Understanding Overdose Awareness
As I was about to sit down and write today, I was told that my recovery family out in Texas lost another young man to the insidious disease of addiction. About an hour earlier, I had finalized my arrangements to fly back to Austin at the end of the month to attend the memorial service of another member of this same family; a dude I held near and dear to my heart. This is the reality today for me and countless others as we try and navigate through sobriety and active addiction. If we don’t die, it’s almost guaranteed someone we love will because the only way out of the pain and anguish of active addiction for a guy like me is to stay in the proverbial trenches and fight. And just like in combat, no matter how hard you fight, people will die, but just like in combat we must keep fighting. Make no mistake about it; we are at war right here in our own backyard.
Recently, we honored those we’ve lost on Overdose Awareness Day, and just like Memorial Day, it really got me thinking; my first thought was, “when did this become a Day?” So I Googled it and it was first recognized in 2001. I can say I spent quite a few “Overdose Awareness Days” in active addiction and never once did I hear about this day in dope holes or crack houses I frequented. In these places, if you overdosed, it was well known you cannot call 9-1-1 and if there was no car there you were gonna have to die because we couldn’t give up that spot. Many of us have watched as others sat turning gray while we just continued to use. The thought of overdosing for many of us was almost welcomed at times and it damn sure didn’t scare us. So this day isn’t really about overdose awareness for me. This day is about educating those that have never felt the grips of heroin. Helping them to understand why overdoses happen and why when given the choice between possibly dying and not getting high we will take that chance every time.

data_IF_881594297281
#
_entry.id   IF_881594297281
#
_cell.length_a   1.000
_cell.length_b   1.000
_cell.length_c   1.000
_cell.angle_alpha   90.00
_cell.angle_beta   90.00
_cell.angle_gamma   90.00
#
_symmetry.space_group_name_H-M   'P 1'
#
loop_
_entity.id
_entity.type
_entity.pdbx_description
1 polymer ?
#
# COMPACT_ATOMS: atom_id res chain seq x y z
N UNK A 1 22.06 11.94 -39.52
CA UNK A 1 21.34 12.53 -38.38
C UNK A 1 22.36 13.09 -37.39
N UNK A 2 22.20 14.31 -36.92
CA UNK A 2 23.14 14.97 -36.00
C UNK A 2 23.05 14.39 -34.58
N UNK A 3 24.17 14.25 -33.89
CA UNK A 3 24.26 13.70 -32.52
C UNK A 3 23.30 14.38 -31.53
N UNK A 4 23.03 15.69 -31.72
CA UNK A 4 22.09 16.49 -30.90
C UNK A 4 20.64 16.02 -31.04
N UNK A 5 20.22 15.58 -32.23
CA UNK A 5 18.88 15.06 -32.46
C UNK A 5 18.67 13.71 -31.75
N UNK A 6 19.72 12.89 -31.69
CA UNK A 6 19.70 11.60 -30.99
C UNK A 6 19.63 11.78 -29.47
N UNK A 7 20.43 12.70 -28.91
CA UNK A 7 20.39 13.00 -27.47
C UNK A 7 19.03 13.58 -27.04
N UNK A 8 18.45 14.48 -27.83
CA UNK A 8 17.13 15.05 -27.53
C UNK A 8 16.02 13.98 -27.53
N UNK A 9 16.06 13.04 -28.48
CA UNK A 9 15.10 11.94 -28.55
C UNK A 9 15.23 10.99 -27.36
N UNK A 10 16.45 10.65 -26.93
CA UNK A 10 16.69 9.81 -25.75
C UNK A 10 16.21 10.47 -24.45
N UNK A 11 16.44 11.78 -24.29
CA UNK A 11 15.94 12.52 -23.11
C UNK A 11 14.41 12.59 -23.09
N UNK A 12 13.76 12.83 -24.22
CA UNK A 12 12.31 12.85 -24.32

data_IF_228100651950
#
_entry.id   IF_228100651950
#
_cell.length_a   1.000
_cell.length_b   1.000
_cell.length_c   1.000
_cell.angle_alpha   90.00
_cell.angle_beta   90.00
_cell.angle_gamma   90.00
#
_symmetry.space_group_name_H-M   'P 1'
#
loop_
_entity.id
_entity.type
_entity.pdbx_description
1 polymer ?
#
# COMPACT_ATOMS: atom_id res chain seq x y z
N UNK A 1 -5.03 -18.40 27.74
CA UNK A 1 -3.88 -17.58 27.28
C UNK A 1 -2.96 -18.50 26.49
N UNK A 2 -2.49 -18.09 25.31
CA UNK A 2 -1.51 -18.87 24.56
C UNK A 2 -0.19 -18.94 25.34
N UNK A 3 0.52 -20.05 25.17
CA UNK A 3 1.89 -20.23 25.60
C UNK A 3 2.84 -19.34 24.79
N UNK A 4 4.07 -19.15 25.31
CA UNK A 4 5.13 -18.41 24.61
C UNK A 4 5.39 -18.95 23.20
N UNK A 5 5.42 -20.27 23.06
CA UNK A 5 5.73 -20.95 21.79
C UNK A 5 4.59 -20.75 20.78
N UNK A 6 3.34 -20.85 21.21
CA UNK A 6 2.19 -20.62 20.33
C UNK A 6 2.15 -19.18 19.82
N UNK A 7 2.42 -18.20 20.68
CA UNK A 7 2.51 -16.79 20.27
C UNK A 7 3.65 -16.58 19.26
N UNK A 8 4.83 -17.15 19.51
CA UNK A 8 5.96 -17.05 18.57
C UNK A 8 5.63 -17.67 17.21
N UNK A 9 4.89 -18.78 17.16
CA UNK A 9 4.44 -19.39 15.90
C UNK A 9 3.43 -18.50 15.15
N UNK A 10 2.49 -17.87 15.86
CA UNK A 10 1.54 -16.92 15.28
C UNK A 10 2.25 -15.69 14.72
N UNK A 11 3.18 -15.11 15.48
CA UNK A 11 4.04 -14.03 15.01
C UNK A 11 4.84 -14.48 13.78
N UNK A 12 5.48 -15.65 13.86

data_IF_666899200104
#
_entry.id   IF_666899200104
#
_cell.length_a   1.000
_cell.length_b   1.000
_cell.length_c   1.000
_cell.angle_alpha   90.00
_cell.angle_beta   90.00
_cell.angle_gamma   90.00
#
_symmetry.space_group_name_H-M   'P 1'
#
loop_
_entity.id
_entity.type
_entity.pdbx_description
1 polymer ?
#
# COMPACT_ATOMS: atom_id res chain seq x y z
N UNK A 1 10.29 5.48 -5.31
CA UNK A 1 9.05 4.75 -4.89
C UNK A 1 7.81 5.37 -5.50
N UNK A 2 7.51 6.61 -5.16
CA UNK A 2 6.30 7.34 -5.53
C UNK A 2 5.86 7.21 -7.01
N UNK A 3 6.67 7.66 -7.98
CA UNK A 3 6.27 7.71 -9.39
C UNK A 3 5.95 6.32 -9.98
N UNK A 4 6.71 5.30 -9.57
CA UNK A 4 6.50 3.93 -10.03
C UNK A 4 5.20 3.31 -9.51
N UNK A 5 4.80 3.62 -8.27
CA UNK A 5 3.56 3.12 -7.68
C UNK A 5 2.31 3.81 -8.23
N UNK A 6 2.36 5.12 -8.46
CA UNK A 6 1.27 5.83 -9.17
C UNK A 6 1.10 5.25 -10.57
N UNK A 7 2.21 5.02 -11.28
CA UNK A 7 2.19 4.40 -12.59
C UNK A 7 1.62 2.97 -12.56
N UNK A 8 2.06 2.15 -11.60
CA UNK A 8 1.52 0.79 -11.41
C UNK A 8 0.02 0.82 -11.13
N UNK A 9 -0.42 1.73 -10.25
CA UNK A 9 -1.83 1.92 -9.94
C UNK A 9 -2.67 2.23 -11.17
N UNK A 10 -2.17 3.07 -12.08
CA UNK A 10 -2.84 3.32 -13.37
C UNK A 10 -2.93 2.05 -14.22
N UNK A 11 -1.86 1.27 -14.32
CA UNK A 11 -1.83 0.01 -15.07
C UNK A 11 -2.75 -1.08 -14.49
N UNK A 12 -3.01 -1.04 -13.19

When I was using and didn’t have any heroin I was like a fish out of water. Now if I told that fish I would throw him back in the water but he would lose his family and probably end up in jail what do you think that fish would say? He would say put me back in that damn water and we will figure out the rest later. You see, heroin was my water. I could not survive without it so if it came down to choosing my wife and daughter or heroin it was a no brainer. That may sound horrible to some and it is, but if you know me now you know I cherish my daughter and her mother. At the time though I truly believed I could not live without heroin and I could live without them so they had to go.
When I lived on the street in Miami everyone knew when there was an overdose because it was the best advertisement for the dealer who sold the “dead junky” the dope. In Overtown, the bags were color-coded so you knew which corner the dope came from and the minute someone overdosed the first question wasn’t “did he die?” It was “what color bag did they fall out on?” Because then you knew it was strong and as I said before, getting high was far more important than the possibility of death. Death is easy when you are deep in active addiction. It doesn’t scare us. What scares us is the thought of living with the guilt and shame of what we have done.
This is why we have recovered from these hopeless circumstances and we must be the voice for those who are still suffering. This is how we fight today through writing and educating. When someone explained to me that I wasn’t a piece-of-shit junky and that everything I did in my addiction wasn’t the real me, I was able to begin to shed that guilt and shame and make way for love and other emotions. I said earlier that I couldn’t live without heroin and I could live without my daughter. Well today, thanks to a solid program of recovery and the men and women who came before me, I can say that I am living better than ever without heroin and my daughter is asleep in the room next to me.
Originally published on helpourheroes.com